Fastener Testing

This week you will be doing hardness and tension tests on fasteners.  You will individually select a nut, bolt or washer, try to visually identify its grade, perform a hardness test, and check whether the hardness results agree with the grade markings.  Each group will also select a bolt, identify its grade, perform hardness and tension tests, and see if the results agree.  You will be expected to review ASTM F606 and follow it as best you can.


Video Lecture (12 minutes)



Designers spend 20% of their time
on elements, 80% on connections.

photo by Jeff Thomas, 2010

Design of wellhead and Christmas tree equipment is covered under API 6A "Specification for Wellhead and Christmas Tree Equipment."  A 21 inch nominal 5000 psi rated flange under this specification has 24-2 inch bolts. The recommended torque for these bolts is 3083 ft-lb per bolt. Sometimes instead of torque, they will stretch the studs.  Flange design is covered under ASME Section VIII mandatory Appendix 2.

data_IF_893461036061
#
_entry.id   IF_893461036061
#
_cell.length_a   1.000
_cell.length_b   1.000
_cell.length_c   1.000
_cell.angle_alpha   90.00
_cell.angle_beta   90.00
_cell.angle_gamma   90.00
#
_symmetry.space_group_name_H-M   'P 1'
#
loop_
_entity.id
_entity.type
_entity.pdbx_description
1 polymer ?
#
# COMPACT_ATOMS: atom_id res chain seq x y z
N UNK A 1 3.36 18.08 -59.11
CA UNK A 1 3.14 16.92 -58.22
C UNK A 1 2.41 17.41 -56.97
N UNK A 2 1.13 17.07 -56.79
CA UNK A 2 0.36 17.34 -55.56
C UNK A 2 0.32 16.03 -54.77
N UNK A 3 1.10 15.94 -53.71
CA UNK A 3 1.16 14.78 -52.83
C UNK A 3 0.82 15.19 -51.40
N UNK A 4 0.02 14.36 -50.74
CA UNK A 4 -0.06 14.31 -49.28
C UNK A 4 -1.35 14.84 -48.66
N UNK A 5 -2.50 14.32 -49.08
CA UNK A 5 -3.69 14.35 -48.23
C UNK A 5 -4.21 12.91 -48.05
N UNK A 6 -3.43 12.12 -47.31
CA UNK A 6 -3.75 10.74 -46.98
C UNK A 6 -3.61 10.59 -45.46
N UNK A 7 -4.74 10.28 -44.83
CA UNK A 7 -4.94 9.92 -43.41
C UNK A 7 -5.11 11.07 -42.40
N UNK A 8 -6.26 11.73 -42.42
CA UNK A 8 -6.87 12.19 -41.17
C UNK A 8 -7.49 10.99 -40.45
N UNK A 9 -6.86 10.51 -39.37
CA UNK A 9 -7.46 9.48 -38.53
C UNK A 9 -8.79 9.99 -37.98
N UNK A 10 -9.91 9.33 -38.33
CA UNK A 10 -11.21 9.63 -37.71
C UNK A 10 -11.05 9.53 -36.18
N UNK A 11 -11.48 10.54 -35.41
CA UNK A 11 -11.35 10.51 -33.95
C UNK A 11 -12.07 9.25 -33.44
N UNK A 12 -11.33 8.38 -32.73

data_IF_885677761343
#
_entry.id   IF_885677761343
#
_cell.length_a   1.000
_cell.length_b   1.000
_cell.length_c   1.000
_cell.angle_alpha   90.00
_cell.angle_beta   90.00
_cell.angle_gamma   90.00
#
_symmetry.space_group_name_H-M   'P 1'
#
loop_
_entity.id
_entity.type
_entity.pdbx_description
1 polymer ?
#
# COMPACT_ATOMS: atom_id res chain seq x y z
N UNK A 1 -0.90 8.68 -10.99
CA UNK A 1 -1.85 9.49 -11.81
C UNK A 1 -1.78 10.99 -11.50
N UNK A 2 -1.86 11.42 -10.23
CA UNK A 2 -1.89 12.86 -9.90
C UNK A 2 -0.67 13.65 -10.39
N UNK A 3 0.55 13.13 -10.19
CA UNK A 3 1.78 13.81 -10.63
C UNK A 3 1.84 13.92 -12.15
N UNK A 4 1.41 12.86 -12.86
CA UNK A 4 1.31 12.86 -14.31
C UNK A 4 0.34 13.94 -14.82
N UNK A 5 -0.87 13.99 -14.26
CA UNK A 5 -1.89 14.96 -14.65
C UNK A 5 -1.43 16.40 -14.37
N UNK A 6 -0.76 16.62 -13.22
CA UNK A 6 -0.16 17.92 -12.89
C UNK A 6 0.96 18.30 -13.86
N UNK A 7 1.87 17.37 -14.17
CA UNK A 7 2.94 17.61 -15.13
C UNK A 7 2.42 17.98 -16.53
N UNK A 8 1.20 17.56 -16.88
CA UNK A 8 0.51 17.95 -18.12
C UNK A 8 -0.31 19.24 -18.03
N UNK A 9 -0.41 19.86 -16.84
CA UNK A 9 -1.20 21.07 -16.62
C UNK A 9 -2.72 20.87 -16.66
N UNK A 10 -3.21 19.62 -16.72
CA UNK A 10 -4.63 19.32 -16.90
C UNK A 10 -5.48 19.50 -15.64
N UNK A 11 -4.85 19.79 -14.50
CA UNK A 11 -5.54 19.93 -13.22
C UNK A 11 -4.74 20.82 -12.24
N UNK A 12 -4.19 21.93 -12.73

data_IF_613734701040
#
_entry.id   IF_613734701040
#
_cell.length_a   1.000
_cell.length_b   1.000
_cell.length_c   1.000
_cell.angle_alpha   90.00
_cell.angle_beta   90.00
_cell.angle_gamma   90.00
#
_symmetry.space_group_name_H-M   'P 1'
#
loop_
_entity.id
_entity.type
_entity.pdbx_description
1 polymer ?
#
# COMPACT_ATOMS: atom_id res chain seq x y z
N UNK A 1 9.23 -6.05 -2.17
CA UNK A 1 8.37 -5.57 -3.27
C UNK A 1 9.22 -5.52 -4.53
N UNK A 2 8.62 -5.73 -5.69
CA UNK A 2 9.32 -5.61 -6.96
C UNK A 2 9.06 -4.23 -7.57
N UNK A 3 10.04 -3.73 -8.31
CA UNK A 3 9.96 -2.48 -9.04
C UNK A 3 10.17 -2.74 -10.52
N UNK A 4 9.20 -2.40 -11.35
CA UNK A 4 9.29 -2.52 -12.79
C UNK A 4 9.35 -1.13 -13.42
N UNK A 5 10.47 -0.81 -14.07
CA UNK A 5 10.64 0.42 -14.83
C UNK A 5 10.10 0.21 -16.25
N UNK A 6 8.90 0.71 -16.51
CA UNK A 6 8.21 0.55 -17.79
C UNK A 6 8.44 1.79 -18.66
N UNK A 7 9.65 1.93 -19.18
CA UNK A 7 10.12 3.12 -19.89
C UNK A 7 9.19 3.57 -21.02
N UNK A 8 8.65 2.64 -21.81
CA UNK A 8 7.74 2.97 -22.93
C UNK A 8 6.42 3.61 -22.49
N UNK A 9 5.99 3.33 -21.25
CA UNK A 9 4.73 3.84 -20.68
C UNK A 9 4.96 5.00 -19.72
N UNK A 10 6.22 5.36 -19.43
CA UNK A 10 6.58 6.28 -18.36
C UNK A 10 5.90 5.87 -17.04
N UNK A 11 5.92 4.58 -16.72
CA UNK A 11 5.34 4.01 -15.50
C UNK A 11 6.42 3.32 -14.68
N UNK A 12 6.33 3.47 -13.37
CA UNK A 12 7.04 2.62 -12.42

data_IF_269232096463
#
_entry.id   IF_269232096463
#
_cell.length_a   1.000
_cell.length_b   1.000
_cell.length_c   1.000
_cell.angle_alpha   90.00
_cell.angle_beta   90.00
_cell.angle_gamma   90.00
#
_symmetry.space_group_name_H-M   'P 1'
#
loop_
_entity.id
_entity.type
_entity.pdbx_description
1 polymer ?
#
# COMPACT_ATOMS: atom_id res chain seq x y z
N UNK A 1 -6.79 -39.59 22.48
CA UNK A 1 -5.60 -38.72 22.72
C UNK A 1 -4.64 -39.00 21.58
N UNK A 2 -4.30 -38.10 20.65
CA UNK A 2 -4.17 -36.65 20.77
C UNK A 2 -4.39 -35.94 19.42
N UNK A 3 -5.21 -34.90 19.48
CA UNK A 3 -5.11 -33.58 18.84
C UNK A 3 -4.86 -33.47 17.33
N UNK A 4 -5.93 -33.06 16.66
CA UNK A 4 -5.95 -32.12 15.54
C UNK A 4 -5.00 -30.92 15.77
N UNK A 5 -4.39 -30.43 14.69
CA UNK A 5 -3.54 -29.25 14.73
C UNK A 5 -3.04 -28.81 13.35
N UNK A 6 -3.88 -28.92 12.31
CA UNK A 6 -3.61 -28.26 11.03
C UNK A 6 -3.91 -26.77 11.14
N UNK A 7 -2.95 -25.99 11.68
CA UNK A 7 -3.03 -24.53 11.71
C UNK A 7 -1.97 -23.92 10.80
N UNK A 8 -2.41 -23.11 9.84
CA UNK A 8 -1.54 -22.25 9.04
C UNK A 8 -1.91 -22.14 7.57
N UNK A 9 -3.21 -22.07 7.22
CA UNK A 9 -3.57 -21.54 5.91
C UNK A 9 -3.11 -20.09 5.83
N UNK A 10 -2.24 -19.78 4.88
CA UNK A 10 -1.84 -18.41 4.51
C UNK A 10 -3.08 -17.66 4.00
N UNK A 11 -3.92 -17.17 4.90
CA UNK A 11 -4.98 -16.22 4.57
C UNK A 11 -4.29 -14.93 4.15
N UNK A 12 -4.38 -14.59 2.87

photo source

A properly functioning pair of flanges must meet three design conditions. First, the bolt load-24 2 inch bolts-must be enough to seat the gasket. At first blush this would appear not to be very large. However, the force to seat a gasket-spiral wound or ring type-can be enormous. The oil field is accustomed to using RTJ flanges because of the high pressures. This means the flanges must seat a metallic ring. The ring is always softer than the flange seat so that galling does not occur.  Second, the seal must not leak under internal pressure. The internal pressure will try to part the flanges so the bolt load must be able to seat the gasket and resist the internal pressure.  Third, the bolt load must resist any overturning moment. This moment is almost always caused by external loads from the piping. For a 5000 foot riser the loads due to vortex shedding, weight, and the movement from the ships can be enormous.

* from Building Construction Illustrated, 3rd Ed, by FDK Ching and C Adams, Wiley, 2001